Have you ever found yourself in a conversation with someone who holds an opposing view and that person says something to you that triggers your emotional buttons? Suddenly there is a rise of anger and defensiveness that spreads throughout your body causing you to more vehemently defend your point of view.
Anger emerges when your deepest world views, values and beliefs are threatened. Your brain is wired to put you in a fight or flight response when you are experiencing any type of threat: emotional, physical, and even intellectual such as those that challenge your core beliefs.
The irony is that the more the person tries to convince you with evidenced-based facts, the more likely you are to dig in your heels and stick to your biases even if they dispel your viewpoint.
This is called the backfire effect so cleverly illustrated in this oatmeal comic strip. Despite factual evidence, people who feel intellectually threatened will continue to support their pre-existing point of view, regardless if false. Consider when President Obama produced the long version of his birth certificate to validate his US citizenship. Even with proof, there were still people who held onto their belief that he was born overseas.
Our brains strongly dislike holding contradictory thoughts and beliefs. Leon Festinger, founder of cognitive dissonance theory, suggests that our brains have an internal drive to maintain harmony and consistency in our beliefs and attitudes. When you experience disharmony or dissonance caused by conflicting evidence that clashes with your beliefs and attitudes, you are internally motivated to restore equilibrium. This will cause you to “spin” or skew facts in a way that supports your preconceived beliefs and reduces dissonance.
How do we change someone’s point of view when factual contradictions can actually strengthen an ideological bias and when we have a propensity to avoid internal dissonance?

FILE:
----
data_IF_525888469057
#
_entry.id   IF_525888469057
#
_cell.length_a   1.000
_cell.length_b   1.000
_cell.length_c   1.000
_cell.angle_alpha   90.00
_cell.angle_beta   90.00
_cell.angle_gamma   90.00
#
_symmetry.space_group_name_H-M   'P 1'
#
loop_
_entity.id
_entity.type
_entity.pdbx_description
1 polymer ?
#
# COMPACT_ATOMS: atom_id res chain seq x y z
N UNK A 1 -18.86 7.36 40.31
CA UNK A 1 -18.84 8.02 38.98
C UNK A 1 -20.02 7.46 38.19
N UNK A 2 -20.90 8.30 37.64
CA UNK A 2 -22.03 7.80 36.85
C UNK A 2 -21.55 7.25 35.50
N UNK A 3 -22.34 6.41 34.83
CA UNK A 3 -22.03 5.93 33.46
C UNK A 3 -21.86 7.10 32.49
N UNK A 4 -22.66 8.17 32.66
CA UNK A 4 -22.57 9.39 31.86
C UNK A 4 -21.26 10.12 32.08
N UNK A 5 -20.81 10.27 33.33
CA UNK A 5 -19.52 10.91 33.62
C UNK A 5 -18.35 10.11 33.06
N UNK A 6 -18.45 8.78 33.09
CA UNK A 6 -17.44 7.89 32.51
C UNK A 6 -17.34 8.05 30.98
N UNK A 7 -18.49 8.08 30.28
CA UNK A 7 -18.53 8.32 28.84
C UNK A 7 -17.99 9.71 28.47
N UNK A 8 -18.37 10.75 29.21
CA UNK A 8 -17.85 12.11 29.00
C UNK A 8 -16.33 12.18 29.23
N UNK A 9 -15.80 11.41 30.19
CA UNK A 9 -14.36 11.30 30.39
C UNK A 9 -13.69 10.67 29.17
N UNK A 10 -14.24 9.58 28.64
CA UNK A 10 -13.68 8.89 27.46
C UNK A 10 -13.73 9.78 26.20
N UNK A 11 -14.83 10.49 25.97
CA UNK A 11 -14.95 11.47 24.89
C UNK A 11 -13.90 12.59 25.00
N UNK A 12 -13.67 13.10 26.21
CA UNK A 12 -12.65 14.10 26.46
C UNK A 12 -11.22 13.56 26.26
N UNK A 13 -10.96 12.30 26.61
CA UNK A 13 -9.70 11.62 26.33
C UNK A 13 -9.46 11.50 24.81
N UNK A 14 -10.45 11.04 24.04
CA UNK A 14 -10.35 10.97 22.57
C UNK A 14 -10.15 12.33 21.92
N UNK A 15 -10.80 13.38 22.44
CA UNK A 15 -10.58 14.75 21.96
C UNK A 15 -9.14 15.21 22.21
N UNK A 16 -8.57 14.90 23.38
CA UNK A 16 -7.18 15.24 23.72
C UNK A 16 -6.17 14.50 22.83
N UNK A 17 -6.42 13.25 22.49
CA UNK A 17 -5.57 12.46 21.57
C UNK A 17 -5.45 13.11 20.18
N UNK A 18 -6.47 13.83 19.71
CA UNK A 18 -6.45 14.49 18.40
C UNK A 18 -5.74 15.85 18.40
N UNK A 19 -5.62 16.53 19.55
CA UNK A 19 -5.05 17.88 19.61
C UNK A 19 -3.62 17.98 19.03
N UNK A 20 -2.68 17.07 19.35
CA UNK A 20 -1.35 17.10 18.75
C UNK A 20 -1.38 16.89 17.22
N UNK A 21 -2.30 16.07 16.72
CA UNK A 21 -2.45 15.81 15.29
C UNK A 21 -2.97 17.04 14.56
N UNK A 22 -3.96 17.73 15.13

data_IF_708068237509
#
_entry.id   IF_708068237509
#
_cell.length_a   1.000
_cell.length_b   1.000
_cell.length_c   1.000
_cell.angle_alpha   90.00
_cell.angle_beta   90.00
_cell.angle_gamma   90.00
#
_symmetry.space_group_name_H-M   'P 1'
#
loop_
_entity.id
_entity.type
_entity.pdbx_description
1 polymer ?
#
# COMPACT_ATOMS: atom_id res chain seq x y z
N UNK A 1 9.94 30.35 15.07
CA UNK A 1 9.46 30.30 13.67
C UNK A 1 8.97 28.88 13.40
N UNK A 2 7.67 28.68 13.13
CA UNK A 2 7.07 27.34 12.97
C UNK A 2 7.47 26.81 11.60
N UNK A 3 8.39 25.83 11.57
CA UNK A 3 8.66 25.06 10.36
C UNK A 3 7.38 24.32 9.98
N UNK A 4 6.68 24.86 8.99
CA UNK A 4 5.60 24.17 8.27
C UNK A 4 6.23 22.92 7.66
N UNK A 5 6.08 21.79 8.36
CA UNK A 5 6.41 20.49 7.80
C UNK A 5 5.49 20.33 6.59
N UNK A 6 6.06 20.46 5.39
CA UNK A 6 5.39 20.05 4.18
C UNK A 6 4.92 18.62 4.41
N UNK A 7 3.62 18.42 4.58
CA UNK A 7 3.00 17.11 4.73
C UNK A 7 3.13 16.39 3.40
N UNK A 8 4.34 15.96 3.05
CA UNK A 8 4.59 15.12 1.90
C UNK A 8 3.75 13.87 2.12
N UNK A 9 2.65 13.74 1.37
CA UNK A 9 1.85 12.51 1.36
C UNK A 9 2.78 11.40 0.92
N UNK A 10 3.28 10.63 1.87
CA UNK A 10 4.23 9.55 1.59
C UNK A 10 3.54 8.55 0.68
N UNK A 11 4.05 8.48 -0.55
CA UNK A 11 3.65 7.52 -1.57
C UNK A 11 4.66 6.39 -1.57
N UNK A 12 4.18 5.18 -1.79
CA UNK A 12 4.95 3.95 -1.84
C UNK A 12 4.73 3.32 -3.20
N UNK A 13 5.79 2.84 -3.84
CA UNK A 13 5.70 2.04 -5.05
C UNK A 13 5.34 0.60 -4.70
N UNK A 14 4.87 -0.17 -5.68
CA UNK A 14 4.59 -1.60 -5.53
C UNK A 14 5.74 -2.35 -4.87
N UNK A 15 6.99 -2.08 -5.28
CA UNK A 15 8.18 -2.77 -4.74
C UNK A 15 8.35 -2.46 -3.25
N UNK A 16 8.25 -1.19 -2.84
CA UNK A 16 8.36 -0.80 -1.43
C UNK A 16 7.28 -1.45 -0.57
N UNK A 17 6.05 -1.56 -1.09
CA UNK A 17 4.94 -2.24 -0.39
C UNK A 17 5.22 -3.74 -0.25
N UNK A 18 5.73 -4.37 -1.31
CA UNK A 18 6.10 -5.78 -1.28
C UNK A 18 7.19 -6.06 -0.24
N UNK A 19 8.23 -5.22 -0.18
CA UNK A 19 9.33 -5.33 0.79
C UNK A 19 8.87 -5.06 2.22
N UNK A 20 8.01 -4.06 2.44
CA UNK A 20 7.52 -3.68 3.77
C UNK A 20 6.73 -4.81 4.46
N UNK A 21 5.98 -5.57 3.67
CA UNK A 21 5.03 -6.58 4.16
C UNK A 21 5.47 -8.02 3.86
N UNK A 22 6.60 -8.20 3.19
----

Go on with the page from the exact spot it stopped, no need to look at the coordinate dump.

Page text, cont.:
Four habits to help you in any argument:
1. Listen and understand the perceptions of the other person.
Facts can be perceived in many different ways. Adapt a curious mindset and seek to understand how the person has arrived at their perception even if you disagree with it.
2. Acknowledge emotions.
When fear and anger emerge, people feel that their interests are being threatened. Arguments become centered around personal attacks rather than on issues. Acknowledge the display of emotions and seek to understand their origin. Remember to focus on the issue and not the person.
3. Focus on interests rather than a position.
When you are focused on your position, you will have a difficult time achieving any type of agreement. Your viewpoint becomes more important than the issues. Focus on your common interests. Find common ground and a solution that meets interests of both parties. Generate forward thinking options that avoid a win-lose mentality.
4. Be fair-minded and objective.
Think of your disagreement as a partnership where you are both hoping to arrive at the best solutions to an issue. When your mindset is stuck in the dichotomy of win-lose, you are stuck in mindset of “I am right and you are wrong.” This attitude will more likely trigger the backfire effect. Adapt an objective framework that keeps you emotionally unhooked and where neither of you take things personally.
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Getting to Yes: Negotiating Agreement Without Giving In by Roger Fisher and William Ury